Reflecting on his grief following the death of his wife, writer and theologian C. S. Lewis wrote, “I see people, as they approach me, trying to make up their minds whether they’ll ‘say something about it’ or not. I hate if they do, and if they don’t.”
Many people who have recently lost a spouse can identify with Lewis’ conflicted thoughts. It’s particularly a common experience for older adults. About 40 percent of women and 13 percent of men age 65 or older have lost a spouse, according to U.S. census figures.
People who are grieving often experience the stages of grief identified by Dr. Elisabeth Kubler-Ross: denial, anger, bargaining, depression and acceptance. While some of these are present in nearly all persons who grieve, they don’t necessarily follow an orderly pattern and can vary from one day to the next. Grief is a personal process, and its path and duration are different for each person.
Because October is National Depression and Mental Health Screening Month, we’re offering guidance to seniors who are struggling with grief. Much of the information that follows is from our tip sheet, “Finding Support After a Loss,” based on our 60-plus years of providing senior living services to older Pennsylvanians.
Find comfort and support after losing a spouse in the senior living years
- Take time to grieve. Don’t try to avoid or rush the grief process. Let yourself talk and cry.
- Honor and even celebrate your spouse’s life. Relive fond memories with old photos. Memorialize him or her by planting a tree or flowers, writing a poem or story, etc.
- Seek spiritual comfort and peace in the readings and beliefs of your faith.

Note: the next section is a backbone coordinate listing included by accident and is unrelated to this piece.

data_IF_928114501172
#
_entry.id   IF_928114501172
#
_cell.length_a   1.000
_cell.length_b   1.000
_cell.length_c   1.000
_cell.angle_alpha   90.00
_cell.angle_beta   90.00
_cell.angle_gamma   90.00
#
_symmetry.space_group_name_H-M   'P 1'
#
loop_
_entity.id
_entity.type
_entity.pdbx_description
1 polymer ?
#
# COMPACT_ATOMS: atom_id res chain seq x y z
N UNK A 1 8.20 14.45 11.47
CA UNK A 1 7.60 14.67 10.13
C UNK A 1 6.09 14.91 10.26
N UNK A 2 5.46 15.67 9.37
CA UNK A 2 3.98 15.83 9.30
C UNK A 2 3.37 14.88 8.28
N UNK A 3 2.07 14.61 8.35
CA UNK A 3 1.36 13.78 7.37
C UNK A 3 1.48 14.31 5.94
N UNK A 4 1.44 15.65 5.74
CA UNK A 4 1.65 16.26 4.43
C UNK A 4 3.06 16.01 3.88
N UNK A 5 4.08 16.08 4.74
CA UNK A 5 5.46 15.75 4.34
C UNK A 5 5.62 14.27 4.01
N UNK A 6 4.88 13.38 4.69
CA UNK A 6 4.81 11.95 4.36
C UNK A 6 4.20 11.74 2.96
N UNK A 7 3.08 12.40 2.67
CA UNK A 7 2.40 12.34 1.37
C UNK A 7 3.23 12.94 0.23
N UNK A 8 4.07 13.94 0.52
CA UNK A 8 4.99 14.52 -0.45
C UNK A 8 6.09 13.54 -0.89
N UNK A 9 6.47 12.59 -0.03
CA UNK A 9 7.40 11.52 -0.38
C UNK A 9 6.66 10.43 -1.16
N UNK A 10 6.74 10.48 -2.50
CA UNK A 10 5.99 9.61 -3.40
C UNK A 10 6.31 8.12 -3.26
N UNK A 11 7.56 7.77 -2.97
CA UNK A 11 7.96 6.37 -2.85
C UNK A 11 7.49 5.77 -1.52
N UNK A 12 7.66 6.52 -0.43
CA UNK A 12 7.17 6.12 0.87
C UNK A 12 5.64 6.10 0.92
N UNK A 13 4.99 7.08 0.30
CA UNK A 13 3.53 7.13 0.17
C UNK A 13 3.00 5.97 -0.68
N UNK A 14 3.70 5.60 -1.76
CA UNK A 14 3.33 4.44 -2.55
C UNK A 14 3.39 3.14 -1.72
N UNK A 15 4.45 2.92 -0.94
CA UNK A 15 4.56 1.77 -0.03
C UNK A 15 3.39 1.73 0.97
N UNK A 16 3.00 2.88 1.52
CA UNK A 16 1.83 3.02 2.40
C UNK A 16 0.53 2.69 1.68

- Avoid isolating yourself. Join others whose company you enjoy. Socialization is healthier for your healing than isolation.
- Find purpose by participating in activities and hobbies that you like and value.
- Accept acts of kindness from others. Seek out friends who are good listeners. Allow yourself to ask for help.
- Talk to a professional counselor or join a support group to express yourself and seek guidance.
- Practice self-care by eating well, staying physically active and getting enough sleep.
The loss of a husband or wife can lead to loneliness for survivors who miss their spouse and are anxious about what lies ahead. Family members should monitor how their senior loved one is doing and be alert to signs of depression. We suggesting reading our earlier blog post, “Five Ways to Prevent Loneliness in Loved Ones During Senior Living Years.”
Independent senior living communities offer comfort and companionship
The opportunity to form new relationships can improve the mental outlook of many seniors. Activities offered at an active senior living community provide a positive environment, fellowship with others and a personal sense of accomplishment.
For many independent senior living residents, just knowing that caring neighbors and staff are nearby helps alleviate their loneliness. You can read more about the benefits of socialization at a retirement community here.
If you’re planning an active retirement in a Pennsylvania senior living community or one in Maryland, we hope you will visit one or more of our senior living communities. You will find residents there with full lives in a cheerful, family-oriented environment. Country Meadows has 10 senior living communities in Pennsylvania as well as a senior living community in Maryland. Please schedule a visit so that we can acquaint you with our broad range of services.